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UW Launches GeoHazards Initiative; Names Paros Chair in Seismology and GeoHazards
Leveraging the tectonic laboratory of the Cascadia subduction zone, the University of Washington today announced a new effort to best understand how to studyand live with the threats of earthquakes, tsunamis, volcanos, landslides and other seismic hazards. Dubbed the GeoHazards Initiative, the interdisciplinary work aims to develop and promote the adoption of early detection systems both on land and at sea to help prevent the loss of human life and property.
"The vision ultimately is for an integrated initiative that will span geohazards and their impact on society," said Harold Tobin, the newly named Paros Endowed Chair in Seismology and Geohazards. "A big goal of this new effort is to bring together the strengths of different pieces of the UW research community to tackle all these problems in a truly novel way that can help us make progress on understanding all of those hazardous events and how to mitigate their damaging effects."
The initiative's starting place will be focused on sensors, both on land and at sea, that can help scientists better understand seismic events and how to detect them as they begin, and even to determine times and places where risk may be heightened.
"We need to be able to detect movement deep beneath the ground both on land and under the ocean equally, in order to take this to the next level," Tobin said, who already is the Washington state seismologist, directs the Pacific Northwest Seismic Network, and is a professor in the Department of Earth & Space Sciences. "And that’s traditionally been two different realms here at the university. But really it's all an Earth process and we need to work together."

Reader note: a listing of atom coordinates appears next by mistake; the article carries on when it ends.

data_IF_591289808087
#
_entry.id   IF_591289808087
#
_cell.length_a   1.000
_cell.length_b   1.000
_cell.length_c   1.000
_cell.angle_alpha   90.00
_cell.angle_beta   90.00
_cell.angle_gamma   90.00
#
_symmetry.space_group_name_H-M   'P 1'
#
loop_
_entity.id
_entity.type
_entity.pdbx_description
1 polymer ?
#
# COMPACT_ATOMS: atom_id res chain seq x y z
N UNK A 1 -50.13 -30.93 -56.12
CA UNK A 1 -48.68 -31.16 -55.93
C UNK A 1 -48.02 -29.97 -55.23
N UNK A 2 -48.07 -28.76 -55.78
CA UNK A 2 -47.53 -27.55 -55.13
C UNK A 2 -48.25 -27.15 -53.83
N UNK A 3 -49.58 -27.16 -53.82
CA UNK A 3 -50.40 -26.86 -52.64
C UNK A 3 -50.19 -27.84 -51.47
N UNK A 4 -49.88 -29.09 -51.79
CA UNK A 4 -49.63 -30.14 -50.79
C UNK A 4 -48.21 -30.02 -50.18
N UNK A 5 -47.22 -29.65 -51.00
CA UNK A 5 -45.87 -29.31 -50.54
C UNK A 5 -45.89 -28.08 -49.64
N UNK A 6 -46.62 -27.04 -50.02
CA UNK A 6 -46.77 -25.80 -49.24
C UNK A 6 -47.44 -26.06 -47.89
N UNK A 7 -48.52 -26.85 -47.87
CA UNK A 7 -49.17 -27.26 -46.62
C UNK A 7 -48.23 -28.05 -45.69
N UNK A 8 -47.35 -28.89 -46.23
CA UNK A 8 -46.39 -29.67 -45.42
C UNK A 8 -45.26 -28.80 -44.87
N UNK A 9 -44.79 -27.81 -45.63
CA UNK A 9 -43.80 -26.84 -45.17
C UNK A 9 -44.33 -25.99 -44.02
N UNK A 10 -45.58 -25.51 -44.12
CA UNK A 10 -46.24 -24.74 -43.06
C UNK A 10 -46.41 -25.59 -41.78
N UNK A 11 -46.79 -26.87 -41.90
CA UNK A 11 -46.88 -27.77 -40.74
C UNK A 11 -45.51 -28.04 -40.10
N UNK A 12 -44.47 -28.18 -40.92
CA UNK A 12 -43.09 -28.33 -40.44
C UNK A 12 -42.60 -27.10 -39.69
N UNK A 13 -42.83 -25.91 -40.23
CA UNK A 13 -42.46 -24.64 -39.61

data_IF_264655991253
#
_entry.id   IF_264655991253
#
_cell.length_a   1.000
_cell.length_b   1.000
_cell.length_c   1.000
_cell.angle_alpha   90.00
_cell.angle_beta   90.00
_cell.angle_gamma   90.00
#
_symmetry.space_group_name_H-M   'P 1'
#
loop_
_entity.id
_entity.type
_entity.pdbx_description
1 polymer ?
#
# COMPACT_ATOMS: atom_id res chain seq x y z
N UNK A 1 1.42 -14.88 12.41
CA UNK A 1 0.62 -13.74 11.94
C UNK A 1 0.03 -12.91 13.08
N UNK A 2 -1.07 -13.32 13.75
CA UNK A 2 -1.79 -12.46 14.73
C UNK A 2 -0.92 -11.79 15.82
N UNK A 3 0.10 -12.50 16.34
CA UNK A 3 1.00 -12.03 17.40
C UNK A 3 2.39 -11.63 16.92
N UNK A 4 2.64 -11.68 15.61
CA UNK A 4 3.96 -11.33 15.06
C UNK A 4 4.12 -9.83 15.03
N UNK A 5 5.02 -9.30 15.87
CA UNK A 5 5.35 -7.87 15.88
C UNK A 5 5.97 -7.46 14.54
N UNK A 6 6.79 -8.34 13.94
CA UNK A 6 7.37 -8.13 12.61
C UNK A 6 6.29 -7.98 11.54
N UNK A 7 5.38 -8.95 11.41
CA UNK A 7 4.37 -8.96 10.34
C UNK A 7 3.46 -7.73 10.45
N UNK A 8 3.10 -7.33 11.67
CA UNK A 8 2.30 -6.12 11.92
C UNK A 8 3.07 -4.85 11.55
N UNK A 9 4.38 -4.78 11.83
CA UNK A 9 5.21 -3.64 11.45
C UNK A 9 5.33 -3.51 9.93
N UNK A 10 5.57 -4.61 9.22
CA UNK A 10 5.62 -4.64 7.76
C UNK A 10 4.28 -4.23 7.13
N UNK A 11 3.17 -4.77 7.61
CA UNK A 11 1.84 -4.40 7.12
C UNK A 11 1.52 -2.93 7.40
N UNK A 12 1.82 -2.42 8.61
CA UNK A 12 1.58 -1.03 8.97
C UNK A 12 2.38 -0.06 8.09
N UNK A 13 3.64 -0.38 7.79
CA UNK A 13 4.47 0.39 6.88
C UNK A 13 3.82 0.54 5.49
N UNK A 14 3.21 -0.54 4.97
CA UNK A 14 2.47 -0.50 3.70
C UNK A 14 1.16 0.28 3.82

Tobin will initially partner with researchers in the UW School of Oceanography and the UW Applied Physics Lab, with hopes to bring other parts of the university in as the research progresses.
The work is fueled by a $2 million gift from Jerome "Jerry" M. Paros to fund the named chair. Additionally, UW will match that gift with $2 million to be used over 20 years to launch and support the initiative.
"The UW is uniquely positioned to be a leader in understanding how geohazards impact our lives," said Paros, a leader in the field of geophysical measurements. He is the founder, president and chairman of Paroscientific, Inc., Quartz Seismic Sensors, Inc. and related companies that use the quartz crystal resonator technology he developed to measure pressure, acceleration, temperature, weight and other parameters. "We just now are beginning to have better detection systems on land and at sea. This effort knits these resources together under Harold's direction. We couldn't be better positioned to push this work forward, ideally protecting property and saving lives."